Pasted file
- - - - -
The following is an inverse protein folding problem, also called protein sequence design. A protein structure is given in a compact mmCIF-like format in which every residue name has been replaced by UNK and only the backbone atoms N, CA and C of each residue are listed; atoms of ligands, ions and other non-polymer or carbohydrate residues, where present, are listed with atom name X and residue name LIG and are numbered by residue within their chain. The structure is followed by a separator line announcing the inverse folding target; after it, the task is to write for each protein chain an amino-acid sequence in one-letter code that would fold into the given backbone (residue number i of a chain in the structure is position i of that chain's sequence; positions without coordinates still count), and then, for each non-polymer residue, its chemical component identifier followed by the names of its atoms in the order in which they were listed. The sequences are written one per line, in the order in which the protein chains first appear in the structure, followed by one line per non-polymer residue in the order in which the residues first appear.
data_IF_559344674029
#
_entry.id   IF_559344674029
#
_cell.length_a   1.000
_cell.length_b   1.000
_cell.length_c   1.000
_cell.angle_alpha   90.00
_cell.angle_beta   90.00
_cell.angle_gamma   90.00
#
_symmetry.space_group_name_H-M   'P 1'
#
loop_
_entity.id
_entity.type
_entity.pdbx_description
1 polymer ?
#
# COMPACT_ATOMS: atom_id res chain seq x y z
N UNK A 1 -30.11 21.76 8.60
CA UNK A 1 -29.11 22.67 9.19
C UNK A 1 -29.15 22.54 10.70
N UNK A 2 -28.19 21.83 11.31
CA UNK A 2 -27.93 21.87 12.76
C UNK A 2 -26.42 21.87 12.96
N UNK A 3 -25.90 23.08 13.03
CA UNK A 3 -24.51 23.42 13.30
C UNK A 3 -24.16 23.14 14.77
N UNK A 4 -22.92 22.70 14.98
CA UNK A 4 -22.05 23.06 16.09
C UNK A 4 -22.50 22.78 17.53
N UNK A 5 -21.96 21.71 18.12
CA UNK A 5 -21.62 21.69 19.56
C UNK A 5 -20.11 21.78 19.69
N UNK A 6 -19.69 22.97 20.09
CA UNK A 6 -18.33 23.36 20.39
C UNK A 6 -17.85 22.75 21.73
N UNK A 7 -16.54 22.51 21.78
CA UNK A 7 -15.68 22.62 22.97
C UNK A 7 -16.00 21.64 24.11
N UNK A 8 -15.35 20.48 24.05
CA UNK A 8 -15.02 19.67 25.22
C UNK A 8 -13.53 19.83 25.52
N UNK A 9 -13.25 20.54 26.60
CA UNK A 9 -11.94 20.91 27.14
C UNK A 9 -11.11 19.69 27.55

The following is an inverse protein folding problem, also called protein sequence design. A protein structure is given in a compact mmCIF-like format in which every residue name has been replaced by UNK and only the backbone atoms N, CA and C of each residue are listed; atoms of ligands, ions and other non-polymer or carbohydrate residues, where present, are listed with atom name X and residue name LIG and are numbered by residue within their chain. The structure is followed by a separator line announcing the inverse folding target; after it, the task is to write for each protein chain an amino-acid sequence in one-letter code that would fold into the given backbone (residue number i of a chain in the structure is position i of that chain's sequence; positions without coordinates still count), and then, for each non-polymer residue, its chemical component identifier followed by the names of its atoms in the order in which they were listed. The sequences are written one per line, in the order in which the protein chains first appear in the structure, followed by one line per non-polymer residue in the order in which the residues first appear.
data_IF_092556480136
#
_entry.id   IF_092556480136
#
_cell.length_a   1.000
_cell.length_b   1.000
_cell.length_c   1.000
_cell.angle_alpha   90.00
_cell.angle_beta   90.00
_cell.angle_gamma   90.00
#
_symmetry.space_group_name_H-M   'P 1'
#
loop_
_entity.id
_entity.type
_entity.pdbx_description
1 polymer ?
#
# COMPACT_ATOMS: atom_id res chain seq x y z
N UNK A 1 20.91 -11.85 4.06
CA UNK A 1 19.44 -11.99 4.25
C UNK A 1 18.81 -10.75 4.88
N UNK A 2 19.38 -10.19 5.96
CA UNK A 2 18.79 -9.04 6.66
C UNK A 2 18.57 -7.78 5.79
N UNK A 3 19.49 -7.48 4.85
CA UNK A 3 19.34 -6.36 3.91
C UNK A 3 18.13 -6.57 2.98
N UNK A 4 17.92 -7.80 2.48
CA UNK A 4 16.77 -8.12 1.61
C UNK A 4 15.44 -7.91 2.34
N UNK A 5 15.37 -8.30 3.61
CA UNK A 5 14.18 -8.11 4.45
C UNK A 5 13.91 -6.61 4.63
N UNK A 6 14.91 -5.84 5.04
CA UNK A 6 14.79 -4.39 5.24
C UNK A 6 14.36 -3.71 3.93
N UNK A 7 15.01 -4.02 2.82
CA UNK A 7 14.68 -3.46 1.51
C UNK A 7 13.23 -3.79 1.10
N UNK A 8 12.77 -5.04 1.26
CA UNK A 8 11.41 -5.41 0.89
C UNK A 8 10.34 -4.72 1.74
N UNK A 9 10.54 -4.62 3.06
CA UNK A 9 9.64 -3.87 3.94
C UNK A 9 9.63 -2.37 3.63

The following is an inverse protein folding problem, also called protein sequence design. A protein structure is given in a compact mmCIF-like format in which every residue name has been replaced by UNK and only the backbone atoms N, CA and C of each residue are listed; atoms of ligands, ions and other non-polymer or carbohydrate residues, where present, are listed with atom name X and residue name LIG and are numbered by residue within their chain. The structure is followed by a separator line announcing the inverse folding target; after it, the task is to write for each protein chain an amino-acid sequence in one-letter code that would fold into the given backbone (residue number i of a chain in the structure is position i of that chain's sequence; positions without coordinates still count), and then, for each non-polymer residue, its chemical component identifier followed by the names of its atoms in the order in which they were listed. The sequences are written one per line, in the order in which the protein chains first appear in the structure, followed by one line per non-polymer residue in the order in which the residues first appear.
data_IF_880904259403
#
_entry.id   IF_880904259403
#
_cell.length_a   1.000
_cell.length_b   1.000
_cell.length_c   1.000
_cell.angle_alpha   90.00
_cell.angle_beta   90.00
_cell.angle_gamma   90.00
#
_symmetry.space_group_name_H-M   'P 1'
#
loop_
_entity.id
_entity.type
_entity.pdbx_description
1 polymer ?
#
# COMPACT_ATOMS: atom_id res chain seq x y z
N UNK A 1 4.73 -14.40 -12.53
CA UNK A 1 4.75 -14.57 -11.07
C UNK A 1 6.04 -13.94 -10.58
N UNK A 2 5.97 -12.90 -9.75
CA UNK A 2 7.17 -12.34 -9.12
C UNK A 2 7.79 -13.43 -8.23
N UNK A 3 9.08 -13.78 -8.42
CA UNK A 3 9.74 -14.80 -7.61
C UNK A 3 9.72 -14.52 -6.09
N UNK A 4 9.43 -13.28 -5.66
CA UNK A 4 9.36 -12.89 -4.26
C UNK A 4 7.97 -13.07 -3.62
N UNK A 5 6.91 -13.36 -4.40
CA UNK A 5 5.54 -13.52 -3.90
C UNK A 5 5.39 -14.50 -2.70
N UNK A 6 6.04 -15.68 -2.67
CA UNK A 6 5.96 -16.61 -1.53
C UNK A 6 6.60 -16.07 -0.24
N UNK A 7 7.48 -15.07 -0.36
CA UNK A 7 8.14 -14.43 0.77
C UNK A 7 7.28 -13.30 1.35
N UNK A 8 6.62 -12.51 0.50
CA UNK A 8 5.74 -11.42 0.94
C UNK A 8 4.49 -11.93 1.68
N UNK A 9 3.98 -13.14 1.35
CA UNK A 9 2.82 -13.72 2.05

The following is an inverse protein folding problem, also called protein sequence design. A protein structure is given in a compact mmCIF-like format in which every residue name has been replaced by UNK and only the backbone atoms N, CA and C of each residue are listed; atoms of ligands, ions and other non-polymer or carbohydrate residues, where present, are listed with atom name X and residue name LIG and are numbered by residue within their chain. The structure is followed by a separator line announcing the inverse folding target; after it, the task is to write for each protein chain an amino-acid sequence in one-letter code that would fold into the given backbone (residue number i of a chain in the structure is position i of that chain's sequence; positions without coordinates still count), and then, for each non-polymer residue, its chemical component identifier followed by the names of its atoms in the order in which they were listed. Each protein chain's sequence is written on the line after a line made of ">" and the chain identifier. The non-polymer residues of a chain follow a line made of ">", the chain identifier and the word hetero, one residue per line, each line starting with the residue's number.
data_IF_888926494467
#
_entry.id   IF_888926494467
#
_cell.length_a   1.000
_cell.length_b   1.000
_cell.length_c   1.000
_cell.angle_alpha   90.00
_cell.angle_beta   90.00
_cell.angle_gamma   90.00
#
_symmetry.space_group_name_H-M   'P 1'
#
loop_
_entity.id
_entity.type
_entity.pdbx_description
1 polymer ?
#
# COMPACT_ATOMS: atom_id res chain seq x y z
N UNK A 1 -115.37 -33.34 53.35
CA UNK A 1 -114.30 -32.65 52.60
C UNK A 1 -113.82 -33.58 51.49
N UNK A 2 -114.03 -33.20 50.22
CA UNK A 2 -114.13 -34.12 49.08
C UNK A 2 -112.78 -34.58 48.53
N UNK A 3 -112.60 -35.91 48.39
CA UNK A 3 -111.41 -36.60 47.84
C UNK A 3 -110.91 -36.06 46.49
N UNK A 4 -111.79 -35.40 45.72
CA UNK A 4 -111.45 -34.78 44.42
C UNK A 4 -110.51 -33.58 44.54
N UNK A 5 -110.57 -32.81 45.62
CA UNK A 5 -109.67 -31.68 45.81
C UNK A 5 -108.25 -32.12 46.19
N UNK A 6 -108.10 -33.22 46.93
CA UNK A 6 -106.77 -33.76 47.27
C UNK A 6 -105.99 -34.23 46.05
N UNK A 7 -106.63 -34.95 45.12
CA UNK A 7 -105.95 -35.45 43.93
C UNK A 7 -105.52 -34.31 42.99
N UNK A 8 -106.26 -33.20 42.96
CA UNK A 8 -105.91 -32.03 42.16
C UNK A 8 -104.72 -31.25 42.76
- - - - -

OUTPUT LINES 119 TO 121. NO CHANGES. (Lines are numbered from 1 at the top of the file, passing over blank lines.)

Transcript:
CA UNK A 1 4.75 -14.57 -11.07
C UNK A 1 6.04 -13.94 -10.58
N UNK A 2 5.97 -12.90 -9.75